With a push from regulators and competitive forces, banks are stepping up their development of application programming interfaces to enhance their payment and other financial services.
APIs, which provide links so that disparate software systems, such as those at a bank and a financial-technology company that wants to offer services to a bank’s customers, can work together. On Sunday, financial executives working with an API standardization group under the auspices of automated clearing house governing body NACHA announced that two proposed standardized APIs were ready for testing.
On Monday, payment technology provider ACI Worldwide Inc., which is a member of the NACHA group, reported results of a multi-national technology survey of 1,032 executives from retail banks, billing organizations, and merchants. Some 73% of the bankers queried were willing to let third-party developers access their APIs. London-based technology researcher Ovum conducted the research for ACI.
Lodge: “Banks know they need to innovate.” (Image credit: Celent)
APIs have been around for years, but interest in them by banks, payment processors, and fintechs is rising fast. Herndon, Va.-based NACHA’s Payments 2018 conference is underway this week in San Diego, and the gathering has had several sessions on the topic, at least one of which was packed.
One reason for heightened banker interest in APIs comes from regulators, according to Gareth Lodge, a London-based senior analyst for U.S. research firm Celent. The so-called Payment Services Directive 2 in the European Union mandates that financial institutions implement APIs that give third parties direct access to customer account information and enable payment transactions to be initiated without any intermediaries. That aspect of the sweeping regulation took effect in January, though banks have until September 2019 to comply, according to Lodge. But 1,000 fintechs already support bank-related APIs, he says.
Regulators in Mexico and India also are pushing for open APIs, Lodge adds. The idea behind the regulators’ moves is “to help competition and open access to accounts to drive innovation,” Lodge tells Digital Transactions News.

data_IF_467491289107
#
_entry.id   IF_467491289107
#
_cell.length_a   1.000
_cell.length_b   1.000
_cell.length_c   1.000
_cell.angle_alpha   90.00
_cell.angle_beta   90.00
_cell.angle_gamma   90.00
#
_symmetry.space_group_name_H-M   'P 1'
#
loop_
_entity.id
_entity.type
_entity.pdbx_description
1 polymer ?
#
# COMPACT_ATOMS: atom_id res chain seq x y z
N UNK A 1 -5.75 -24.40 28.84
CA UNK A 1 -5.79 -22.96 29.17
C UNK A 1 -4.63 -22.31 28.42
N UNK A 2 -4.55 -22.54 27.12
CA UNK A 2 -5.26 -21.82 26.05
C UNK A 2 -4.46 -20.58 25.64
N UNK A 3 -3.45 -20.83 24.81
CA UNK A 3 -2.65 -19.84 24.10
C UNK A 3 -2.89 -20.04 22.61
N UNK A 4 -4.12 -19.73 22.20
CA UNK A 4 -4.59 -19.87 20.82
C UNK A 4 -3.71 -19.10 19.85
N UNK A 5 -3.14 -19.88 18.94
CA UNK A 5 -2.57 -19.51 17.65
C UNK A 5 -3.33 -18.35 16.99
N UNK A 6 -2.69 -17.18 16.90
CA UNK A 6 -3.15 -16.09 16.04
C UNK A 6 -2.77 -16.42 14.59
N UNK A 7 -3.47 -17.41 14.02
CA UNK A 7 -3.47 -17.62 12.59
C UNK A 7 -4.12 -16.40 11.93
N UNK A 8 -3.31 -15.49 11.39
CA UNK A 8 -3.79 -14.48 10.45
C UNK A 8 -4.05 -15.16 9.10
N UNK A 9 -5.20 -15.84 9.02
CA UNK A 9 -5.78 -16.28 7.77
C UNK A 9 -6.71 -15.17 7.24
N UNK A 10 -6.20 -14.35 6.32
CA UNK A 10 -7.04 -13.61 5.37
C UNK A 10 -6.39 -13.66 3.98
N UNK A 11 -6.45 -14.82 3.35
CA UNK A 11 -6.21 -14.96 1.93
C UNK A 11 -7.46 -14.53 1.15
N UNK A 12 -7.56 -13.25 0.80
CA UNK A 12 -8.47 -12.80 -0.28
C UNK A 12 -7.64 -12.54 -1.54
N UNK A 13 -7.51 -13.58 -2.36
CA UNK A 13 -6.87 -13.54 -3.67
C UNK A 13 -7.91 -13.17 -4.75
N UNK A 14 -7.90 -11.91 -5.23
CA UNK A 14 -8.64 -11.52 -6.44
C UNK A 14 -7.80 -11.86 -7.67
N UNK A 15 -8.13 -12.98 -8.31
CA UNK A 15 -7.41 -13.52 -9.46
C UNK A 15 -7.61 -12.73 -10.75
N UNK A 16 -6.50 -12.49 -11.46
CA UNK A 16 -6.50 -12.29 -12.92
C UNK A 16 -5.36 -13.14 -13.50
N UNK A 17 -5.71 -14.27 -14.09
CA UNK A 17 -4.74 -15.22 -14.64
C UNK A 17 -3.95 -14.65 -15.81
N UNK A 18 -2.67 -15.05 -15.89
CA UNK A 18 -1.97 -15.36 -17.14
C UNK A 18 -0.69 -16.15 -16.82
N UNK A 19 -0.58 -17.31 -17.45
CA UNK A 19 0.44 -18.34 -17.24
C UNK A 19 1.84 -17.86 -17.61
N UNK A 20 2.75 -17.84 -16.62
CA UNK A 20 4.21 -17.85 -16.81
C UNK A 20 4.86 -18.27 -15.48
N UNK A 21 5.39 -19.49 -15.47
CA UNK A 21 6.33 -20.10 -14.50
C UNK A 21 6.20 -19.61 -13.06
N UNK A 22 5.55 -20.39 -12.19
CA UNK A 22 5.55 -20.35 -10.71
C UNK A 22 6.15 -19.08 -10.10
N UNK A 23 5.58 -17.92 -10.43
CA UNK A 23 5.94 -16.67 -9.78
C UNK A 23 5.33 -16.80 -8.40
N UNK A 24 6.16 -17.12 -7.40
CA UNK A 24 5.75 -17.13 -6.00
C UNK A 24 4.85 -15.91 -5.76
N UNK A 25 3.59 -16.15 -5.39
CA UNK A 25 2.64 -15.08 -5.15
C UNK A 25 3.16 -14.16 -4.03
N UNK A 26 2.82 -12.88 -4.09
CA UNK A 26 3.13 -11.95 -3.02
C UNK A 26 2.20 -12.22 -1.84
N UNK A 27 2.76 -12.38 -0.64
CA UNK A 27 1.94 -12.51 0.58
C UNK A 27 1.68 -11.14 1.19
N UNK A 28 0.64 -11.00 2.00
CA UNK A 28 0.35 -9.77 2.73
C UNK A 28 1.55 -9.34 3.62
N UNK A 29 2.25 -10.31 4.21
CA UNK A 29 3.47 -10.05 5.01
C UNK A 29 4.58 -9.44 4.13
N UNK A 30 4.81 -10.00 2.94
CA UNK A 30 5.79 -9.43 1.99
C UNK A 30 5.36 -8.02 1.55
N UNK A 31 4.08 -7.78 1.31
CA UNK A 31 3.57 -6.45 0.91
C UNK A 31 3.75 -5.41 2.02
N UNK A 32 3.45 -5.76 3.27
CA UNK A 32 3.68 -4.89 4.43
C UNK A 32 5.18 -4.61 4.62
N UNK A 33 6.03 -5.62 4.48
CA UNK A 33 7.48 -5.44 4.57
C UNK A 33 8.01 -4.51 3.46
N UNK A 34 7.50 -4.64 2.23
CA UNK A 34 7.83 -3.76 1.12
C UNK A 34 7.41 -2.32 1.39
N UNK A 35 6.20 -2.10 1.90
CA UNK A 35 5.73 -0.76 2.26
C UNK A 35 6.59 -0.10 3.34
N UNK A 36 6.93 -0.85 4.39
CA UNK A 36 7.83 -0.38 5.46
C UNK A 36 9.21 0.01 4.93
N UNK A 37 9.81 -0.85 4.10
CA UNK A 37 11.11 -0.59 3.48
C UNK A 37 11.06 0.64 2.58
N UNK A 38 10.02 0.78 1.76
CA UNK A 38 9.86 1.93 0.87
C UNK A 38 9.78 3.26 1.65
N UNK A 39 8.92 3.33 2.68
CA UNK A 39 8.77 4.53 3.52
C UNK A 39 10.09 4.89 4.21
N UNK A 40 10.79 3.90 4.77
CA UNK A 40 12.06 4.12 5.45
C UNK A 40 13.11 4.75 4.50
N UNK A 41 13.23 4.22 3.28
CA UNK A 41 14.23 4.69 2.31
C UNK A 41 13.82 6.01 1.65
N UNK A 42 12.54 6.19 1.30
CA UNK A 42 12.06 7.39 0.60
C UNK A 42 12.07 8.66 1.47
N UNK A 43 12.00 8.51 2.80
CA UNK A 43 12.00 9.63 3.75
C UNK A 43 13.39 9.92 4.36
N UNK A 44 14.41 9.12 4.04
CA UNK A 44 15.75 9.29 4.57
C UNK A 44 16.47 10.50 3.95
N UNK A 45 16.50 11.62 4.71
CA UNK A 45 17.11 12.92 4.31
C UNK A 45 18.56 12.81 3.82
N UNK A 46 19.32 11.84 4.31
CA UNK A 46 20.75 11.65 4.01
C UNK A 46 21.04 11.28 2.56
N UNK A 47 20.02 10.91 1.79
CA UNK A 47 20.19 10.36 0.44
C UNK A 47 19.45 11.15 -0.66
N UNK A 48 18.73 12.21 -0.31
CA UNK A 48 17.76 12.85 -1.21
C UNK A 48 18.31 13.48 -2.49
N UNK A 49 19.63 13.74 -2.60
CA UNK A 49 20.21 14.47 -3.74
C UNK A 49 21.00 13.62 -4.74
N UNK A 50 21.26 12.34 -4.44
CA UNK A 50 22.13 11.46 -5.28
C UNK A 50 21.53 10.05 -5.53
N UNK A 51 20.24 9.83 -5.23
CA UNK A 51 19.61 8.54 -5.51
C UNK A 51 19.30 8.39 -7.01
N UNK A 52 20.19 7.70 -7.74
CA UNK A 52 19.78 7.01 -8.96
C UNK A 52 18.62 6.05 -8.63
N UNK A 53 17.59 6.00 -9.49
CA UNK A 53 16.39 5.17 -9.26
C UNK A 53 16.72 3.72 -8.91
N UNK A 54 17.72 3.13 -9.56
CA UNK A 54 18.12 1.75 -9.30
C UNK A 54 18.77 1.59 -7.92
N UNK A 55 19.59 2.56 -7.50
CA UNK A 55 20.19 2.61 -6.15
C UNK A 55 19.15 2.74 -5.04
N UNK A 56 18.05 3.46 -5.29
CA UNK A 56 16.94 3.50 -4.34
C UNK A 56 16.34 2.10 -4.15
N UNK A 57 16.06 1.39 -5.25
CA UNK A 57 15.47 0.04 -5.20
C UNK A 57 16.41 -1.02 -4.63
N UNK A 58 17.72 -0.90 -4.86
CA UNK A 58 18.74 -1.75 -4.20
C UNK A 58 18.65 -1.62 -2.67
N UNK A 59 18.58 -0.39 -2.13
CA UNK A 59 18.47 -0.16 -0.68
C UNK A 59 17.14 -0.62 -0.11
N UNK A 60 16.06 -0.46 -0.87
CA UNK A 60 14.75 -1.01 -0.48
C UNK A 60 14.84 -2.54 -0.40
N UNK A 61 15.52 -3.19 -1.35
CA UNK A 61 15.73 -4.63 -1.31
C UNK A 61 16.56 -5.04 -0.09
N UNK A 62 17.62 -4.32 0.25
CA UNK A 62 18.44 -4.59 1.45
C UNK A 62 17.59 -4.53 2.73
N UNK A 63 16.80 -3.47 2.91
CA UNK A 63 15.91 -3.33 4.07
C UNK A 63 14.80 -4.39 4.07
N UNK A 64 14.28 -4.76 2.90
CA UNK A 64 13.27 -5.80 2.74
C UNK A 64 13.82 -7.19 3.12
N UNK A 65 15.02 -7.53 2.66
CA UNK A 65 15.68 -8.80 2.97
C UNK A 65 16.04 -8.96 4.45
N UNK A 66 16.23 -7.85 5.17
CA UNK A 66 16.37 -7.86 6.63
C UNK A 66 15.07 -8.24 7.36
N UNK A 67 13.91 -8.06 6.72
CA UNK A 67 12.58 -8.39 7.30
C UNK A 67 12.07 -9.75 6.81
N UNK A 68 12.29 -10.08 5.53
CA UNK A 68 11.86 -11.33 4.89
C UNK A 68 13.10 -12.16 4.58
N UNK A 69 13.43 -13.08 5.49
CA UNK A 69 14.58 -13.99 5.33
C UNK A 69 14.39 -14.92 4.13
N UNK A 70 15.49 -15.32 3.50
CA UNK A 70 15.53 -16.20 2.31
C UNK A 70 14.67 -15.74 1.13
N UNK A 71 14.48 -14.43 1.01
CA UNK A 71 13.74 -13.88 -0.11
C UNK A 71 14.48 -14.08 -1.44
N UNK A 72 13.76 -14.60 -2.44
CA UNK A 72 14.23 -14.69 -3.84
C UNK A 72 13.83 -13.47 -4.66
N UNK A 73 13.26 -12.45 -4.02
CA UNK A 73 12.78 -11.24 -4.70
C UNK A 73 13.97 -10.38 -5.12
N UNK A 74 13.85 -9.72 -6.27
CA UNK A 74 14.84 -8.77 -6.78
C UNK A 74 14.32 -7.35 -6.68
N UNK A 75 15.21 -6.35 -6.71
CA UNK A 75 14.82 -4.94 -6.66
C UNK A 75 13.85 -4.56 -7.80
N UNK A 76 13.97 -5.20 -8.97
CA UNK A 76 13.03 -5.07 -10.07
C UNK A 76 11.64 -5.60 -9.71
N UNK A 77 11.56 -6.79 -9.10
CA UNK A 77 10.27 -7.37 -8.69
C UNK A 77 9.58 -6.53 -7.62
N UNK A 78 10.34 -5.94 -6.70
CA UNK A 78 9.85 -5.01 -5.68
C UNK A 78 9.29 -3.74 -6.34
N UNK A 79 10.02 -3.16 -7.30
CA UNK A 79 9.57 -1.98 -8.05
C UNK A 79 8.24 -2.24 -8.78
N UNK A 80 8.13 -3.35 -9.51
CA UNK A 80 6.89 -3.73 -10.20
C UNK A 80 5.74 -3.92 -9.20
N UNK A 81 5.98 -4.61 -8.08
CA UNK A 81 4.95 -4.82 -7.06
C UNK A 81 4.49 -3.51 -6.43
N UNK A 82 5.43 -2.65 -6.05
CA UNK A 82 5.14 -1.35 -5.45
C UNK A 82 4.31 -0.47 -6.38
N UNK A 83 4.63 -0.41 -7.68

And while foreign banks are the ones most directly affected, American banks are paying close attention because of the increasing globalization of commerce. The ACI-Ovum survey reports that though European banks, not surprisingly, are the most receptive to opening their APIs to third-party developers, some 70% of American bankers surveyed plan to encourage use of their APIs.
A second force driving heightened interest in APIs is simply that “banks know they need to innovate,” according to Lodge.
As an example of how APIs could change payments, Lodge says he is aware of several merchants considering enhancements to their loyalty programs that could enable customers to pay with their loyalty cards. APIs would enable the merchant to check demand-deposit account balances, after which a payment, even one in real time, could be initiated. “In that case the merchant is bypassing all the card networks, and all the fees associated with them,” Lodge says. At least one such system might go live this year, he says, though he cautions that various operational considerations remain to be settled.
In another payments example, APIs could enable a business doing a payroll transaction to correct any errors in the payroll order without getting its bank involved, reducing the bank’s expenses, says Trevor LaFleche, director of product management and marketing at Brookfield, Wis.-based financial-institution processor Fiserv Inc. APIs can produce a “huge, huge reduction in complexity,” LaFleche says.This post was originally published here